From 1st July, 2022, the Fair Work Commission announced that it would increase the national minimum wage by 5.2%. This is above the current inflation rate of 5.1% following an election promise from recently elected Prime Minister Anthony Albanese to raise the minimum wage in line with inflation. The Fair Work Commission said its decision would affect more than 2.7 million workers, as well as other employees on enterprise agreements and other pay settings.
Australian minimum wage rates since 2007
|Commencement Date||Per hour||Per 38 hour week|
|1 October 2007||$13.74||$522.12|
|1 October 2008||$14.31||$543.78|
|1 July 2009||Unchanged||Unchanged|
|1 July 2010||$15.00||$569.90|
|1 July 2011||$15.51||$589.30|
|1 July 2012||$15.96||$606.40|
|1 July 2013||$16.37||$622.20|
|1 July 2014||$16.87||$640.90|
|1 July 2015||$17.29||$656.90|
|1 July 2016||$17.70||$672.70|
|1 July 2017||$18.29||$694.90|
|1 July 2018||$18.93||$719.20|
|1 July 2019||$19.49||$740.80|
|1 July 2020||$19.84||$753.80|
|1 July 2021.||$20.33||$772.60|
|1 July 2022.||$21.38||$812.44|
Minimum wage for juniors
In Australia, a junior employee is any employee under the age of 21. The minimum wage for junior employees is different depending on their age and is determined as a percentage of the national minimum wage, depending on the industry they’re working in.
The idea is that junior employees have the opportunity to enter the job market with a competitive advantage over adults who have to be paid a higher wage. It also allows employers to reduce their staffing costs.
For instance, under the General Retail Industry Award 2020, from the first pay period commencing on or after 1 July 2015, junior employees are paid at the following percentage of the appropriate wage rate:
|20, employed by the employer for 6 months or less||90%|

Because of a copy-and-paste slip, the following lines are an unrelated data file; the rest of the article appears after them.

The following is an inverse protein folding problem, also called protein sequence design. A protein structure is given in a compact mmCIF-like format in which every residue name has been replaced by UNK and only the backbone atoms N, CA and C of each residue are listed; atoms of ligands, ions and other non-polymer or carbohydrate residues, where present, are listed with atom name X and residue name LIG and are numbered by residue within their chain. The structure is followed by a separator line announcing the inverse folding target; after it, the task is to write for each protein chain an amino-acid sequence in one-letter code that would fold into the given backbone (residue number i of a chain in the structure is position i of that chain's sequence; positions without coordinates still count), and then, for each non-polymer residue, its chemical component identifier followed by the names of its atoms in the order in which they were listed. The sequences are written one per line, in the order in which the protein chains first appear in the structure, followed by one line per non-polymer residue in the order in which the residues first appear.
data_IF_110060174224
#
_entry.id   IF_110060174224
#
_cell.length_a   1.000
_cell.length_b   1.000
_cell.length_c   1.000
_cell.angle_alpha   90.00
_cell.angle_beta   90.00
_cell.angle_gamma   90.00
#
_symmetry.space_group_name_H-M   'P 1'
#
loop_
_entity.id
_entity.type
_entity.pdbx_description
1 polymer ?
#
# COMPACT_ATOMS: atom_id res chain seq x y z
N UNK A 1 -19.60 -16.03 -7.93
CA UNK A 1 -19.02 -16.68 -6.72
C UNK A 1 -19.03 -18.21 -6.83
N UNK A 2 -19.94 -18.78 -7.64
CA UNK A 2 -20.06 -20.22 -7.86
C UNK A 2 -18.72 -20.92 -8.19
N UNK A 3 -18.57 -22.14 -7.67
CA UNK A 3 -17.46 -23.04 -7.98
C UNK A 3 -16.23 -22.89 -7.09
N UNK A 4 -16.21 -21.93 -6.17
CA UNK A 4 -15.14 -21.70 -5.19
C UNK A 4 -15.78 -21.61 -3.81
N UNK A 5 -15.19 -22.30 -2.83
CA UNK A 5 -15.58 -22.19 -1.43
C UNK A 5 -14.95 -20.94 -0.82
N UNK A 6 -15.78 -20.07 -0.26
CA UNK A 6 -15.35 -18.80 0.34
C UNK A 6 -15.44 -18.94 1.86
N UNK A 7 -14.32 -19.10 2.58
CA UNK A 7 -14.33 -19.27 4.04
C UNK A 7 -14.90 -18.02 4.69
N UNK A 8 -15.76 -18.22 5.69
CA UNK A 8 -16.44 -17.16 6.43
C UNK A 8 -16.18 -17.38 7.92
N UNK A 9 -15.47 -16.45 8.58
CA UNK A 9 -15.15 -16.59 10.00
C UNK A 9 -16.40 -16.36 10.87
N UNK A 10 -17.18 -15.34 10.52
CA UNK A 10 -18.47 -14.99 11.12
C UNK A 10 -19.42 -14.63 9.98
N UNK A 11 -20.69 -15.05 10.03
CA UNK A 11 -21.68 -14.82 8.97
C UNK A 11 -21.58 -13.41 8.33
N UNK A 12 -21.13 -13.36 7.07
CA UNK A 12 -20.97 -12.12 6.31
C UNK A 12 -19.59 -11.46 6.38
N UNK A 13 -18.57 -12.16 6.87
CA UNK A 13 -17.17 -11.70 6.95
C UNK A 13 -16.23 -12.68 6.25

|20, employed by the employer for more than 6 months||100%|
For example, Carly is 17 years old and works in a shop. She’s entitled to 60% of the adult pay rate under her award. She turns 18 on 22 March. From 22 March she’s entitled to 70% of the adult pay rate. You can calculate junior employee pay rates for specific industries using the Fair Work Ombudsman Pay Calculator.
Minimum wage for apprentices
The pay rate for apprentices, as well as their entitlements, such as sick leave, annual leave and allocated breaks, are outlined in the relevant award and registered agreement.
The rate of pay varies slightly across industries, depending on the nature of the work and risk involved and the age of the apprentice.
Apprenticeships are tiered and apprentices move up the next level by either working for a certain amount of time or demonstrating their competency. As they move up, their rate of pay increases.
In terms of apprentice wages, the most important thing is that employers ensure they are operating in accordance with the conditions stipulated in the relevant award.
Use the Fair Work Ombudsman Pay Calculator to determine the exact rate for a specific apprenticeship.
Employers are obliged to pay a minimum 10 per cent superannuation contribution to their employees based on their ordinary time earnings when an employee earns $450 or more pre-tax in a month and is over 18 years old or is under 18 and works more than 30 hours a week - but this is scheduled to increase progressively to 12% by 2025.
This is applicable to full and part-time employees and, depending on the agreement, some casual employees.
If employers are unsure about their superannuation obligations they should contact the Australian Taxation Office (ATO) on 13 28 61 or visit their website.
Nothing in this article constitutes legal advice. If you have questions about minimum wage compliance, please consult a legal advisor or qualified professional.